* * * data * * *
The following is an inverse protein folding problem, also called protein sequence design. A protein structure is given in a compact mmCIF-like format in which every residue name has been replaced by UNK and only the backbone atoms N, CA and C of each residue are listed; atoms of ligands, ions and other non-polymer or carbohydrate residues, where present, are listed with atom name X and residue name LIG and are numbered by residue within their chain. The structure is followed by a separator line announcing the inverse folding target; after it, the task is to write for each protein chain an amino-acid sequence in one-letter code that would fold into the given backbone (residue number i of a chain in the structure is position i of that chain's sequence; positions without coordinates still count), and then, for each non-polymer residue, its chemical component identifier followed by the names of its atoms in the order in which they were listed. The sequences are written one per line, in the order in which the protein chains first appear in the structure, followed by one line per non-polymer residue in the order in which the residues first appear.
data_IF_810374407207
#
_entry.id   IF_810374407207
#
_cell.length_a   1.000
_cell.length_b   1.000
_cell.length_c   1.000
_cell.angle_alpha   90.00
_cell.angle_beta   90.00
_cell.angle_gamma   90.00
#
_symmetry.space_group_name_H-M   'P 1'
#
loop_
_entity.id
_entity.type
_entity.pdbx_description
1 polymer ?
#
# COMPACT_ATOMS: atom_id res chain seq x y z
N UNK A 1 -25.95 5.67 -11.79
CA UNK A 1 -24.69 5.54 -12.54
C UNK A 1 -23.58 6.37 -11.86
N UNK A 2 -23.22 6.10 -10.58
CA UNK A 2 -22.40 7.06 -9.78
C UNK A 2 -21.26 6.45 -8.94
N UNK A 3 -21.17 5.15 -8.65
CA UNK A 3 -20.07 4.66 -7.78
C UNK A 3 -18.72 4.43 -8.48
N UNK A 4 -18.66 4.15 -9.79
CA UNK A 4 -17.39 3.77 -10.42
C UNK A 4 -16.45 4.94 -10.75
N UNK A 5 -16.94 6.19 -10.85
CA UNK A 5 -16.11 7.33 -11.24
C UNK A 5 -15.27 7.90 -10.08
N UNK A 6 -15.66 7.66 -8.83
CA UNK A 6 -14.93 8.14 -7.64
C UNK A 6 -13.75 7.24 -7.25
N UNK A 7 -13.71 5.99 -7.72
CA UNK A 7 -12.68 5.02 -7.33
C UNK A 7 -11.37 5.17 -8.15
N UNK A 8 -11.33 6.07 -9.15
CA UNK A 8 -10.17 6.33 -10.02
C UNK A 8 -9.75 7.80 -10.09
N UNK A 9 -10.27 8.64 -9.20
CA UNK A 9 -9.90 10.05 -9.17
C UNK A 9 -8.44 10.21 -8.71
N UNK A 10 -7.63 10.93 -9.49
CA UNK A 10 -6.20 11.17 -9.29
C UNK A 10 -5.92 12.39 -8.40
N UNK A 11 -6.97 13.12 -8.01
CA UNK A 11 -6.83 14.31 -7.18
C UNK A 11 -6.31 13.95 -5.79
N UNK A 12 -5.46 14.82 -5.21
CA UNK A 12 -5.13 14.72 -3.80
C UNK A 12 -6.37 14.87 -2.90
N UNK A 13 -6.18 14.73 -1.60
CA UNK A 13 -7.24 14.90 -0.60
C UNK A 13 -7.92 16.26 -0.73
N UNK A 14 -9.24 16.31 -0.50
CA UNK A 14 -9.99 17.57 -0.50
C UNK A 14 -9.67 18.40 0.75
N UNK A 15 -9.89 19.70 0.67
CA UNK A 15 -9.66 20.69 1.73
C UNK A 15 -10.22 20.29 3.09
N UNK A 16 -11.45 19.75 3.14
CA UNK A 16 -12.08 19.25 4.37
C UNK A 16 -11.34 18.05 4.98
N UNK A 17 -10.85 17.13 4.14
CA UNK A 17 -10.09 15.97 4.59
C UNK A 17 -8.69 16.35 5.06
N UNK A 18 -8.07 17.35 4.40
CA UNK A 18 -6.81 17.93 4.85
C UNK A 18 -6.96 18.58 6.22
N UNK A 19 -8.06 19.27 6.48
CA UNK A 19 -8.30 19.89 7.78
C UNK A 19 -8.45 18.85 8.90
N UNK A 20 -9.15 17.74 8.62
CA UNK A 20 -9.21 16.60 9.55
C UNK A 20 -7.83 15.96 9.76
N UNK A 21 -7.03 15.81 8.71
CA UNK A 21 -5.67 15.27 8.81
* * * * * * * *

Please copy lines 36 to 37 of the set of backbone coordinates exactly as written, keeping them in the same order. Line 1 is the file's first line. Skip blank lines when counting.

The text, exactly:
C UNK A 5 -15.27 7.90 -10.08
N UNK A 6 -15.66 7.66 -8.83